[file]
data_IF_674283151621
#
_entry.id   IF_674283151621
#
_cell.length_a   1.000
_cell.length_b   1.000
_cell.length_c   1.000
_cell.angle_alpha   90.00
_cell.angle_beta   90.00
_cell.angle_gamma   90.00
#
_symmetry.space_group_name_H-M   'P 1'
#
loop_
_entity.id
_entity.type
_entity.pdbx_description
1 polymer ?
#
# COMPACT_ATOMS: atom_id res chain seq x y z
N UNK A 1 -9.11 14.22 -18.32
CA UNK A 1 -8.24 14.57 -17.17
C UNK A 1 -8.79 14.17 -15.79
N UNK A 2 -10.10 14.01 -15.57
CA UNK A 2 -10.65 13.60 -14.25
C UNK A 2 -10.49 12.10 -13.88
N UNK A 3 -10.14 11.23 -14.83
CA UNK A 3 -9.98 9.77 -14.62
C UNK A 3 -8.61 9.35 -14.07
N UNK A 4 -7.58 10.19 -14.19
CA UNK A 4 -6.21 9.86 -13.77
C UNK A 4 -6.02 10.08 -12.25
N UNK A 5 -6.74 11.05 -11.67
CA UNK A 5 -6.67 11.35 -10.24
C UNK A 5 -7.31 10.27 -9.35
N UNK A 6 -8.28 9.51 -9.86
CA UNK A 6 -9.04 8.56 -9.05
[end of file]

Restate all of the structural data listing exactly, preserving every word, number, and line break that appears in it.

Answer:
data_IF_674283151621
#
_entry.id   IF_674283151621
#
_cell.length_a   1.000
_cell.length_b   1.000
_cell.length_c   1.000
_cell.angle_alpha   90.00
_cell.angle_beta   90.00
_cell.angle_gamma   90.00
#
_symmetry.space_group_name_H-M   'P 1'
#
loop_
_entity.id
_entity.type
_entity.pdbx_description
1 polymer ?
#
# COMPACT_ATOMS: atom_id res chain seq x y z
N UNK A 1 -9.11 14.22 -18.32
CA UNK A 1 -8.24 14.57 -17.17
C UNK A 1 -8.79 14.17 -15.79
N UNK A 2 -10.10 14.01 -15.57
CA UNK A 2 -10.65 13.60 -14.25
C UNK A 2 -10.49 12.10 -13.88
N UNK A 3 -10.14 11.23 -14.83
CA UNK A 3 -9.98 9.77 -14.62
C UNK A 3 -8.61 9.35 -14.07
N UNK A 4 -7.58 10.19 -14.19
CA UNK A 4 -6.21 9.86 -13.77
C UNK A 4 -6.02 10.08 -12.25
N UNK A 5 -6.74 11.05 -11.67
CA UNK A 5 -6.67 11.35 -10.24
C UNK A 5 -7.31 10.27 -9.35
N UNK A 6 -8.28 9.51 -9.86
CA UNK A 6 -9.04 8.56 -9.05